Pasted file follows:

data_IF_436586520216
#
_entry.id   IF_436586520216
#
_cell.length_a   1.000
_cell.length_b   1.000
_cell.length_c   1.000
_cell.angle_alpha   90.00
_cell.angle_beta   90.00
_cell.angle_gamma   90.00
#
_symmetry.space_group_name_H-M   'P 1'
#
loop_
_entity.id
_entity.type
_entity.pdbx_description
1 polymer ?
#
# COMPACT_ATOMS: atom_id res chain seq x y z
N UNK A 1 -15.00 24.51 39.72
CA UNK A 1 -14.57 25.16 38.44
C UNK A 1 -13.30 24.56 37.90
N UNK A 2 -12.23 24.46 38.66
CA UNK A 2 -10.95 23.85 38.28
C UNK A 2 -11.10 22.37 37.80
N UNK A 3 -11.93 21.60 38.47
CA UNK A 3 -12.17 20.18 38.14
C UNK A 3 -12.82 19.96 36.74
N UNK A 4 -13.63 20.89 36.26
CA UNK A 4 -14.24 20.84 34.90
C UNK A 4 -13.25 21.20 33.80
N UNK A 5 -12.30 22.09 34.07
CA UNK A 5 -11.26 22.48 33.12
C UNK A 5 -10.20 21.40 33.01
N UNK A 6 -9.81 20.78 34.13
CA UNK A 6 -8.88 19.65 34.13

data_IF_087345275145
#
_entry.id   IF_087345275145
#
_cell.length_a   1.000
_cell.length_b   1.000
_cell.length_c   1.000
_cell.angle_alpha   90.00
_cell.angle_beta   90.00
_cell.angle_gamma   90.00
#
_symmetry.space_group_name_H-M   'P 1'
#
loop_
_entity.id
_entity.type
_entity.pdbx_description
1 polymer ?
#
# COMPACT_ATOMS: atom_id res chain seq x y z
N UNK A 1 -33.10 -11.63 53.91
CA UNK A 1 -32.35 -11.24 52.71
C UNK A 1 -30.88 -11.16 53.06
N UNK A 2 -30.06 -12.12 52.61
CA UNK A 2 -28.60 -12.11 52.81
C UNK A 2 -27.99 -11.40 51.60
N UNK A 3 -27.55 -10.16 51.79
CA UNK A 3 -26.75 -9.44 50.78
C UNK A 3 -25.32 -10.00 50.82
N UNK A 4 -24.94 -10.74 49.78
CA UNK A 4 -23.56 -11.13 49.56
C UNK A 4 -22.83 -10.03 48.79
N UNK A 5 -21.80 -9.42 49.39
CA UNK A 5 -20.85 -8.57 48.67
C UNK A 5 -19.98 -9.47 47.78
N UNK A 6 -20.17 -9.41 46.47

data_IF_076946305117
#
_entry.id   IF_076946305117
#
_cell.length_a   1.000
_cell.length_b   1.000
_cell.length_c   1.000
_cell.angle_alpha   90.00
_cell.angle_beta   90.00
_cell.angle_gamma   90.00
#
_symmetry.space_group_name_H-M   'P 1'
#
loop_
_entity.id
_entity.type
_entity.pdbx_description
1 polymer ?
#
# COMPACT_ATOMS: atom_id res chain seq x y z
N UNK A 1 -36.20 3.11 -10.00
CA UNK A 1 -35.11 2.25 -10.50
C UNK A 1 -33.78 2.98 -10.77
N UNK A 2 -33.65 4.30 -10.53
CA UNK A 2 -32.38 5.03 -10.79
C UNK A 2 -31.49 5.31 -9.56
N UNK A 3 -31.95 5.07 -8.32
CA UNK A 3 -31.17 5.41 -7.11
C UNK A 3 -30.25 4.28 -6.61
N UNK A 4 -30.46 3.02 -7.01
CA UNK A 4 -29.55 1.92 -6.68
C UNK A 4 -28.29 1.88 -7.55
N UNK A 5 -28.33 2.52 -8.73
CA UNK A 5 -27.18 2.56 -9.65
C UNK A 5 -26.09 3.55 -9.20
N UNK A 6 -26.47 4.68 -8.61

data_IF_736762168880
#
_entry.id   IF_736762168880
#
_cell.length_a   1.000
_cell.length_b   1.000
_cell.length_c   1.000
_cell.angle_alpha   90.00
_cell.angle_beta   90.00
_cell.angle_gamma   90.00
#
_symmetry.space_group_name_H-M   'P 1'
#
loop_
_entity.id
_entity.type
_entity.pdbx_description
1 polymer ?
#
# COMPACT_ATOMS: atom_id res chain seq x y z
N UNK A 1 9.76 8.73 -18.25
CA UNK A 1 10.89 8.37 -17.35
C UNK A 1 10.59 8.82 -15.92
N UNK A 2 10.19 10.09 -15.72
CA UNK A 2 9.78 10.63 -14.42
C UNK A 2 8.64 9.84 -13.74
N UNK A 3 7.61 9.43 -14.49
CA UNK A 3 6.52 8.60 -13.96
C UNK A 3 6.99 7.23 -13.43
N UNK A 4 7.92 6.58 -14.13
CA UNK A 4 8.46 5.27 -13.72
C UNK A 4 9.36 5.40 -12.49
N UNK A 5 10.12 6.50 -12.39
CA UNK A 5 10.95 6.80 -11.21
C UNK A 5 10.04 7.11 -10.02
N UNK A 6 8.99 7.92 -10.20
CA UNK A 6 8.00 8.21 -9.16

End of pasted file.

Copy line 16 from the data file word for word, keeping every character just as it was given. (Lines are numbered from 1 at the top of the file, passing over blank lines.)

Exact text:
_entity.type